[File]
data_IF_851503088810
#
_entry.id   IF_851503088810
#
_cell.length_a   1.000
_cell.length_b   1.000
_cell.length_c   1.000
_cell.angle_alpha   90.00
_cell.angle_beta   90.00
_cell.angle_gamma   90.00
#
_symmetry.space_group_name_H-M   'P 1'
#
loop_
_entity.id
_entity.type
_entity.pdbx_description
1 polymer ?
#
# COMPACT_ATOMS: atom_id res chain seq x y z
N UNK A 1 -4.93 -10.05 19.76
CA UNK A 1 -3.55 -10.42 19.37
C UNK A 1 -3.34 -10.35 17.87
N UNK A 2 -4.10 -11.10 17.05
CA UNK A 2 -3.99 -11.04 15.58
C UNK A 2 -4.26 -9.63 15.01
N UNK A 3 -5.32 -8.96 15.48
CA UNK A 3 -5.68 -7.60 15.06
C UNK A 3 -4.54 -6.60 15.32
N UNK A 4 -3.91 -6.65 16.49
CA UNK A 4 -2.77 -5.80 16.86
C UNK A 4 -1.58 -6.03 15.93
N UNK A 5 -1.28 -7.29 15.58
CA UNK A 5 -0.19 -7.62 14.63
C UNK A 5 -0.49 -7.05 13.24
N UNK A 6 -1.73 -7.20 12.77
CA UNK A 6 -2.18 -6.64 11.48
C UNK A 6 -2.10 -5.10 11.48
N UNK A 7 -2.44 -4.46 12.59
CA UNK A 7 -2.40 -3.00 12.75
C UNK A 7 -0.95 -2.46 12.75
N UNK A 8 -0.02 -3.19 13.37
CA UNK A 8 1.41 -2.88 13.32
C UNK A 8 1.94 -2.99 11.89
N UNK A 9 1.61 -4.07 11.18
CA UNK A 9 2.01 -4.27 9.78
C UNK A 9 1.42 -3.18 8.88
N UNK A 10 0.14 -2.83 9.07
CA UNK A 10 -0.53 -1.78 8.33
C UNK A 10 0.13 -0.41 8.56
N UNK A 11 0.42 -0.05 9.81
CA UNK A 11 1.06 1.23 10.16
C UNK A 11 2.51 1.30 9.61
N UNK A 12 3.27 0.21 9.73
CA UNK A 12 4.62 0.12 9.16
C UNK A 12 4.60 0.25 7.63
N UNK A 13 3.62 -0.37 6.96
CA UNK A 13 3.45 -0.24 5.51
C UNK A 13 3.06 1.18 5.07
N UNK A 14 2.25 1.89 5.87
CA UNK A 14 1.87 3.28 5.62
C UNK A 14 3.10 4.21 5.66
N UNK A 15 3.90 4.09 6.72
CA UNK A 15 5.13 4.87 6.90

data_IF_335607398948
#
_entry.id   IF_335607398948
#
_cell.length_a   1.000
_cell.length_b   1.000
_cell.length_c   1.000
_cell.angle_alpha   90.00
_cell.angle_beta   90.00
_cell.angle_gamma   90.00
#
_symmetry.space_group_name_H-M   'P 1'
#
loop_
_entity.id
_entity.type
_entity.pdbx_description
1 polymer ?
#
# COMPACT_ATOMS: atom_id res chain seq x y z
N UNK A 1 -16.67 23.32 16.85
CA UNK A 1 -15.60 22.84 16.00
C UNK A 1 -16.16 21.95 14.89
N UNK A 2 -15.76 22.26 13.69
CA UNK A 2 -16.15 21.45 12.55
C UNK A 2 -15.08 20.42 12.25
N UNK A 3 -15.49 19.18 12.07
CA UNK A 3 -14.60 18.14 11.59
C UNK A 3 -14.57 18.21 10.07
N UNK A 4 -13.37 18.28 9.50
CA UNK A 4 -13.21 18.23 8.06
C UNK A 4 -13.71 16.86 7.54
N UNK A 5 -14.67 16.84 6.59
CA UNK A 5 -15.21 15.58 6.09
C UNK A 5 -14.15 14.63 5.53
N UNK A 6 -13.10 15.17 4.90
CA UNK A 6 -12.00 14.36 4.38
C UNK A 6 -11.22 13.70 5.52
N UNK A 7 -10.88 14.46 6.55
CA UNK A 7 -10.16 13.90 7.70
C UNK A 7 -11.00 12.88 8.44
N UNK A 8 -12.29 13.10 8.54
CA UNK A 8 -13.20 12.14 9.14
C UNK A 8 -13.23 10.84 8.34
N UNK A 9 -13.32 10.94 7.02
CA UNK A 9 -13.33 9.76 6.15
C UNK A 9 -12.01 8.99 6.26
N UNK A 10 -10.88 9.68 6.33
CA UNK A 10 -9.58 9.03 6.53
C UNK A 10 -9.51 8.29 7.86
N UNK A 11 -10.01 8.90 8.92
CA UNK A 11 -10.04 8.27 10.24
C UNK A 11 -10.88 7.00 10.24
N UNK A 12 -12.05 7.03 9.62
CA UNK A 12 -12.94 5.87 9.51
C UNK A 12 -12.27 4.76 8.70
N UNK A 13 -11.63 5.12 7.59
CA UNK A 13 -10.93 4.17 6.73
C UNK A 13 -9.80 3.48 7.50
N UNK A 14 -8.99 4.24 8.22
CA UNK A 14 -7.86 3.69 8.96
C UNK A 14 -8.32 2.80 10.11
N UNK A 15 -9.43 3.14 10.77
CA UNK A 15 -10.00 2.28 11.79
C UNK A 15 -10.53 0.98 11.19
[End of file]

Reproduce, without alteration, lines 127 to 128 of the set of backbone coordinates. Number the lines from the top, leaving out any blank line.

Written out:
N UNK A 15 -9.43 3.14 10.77
CA UNK A 15 -10.00 2.28 11.79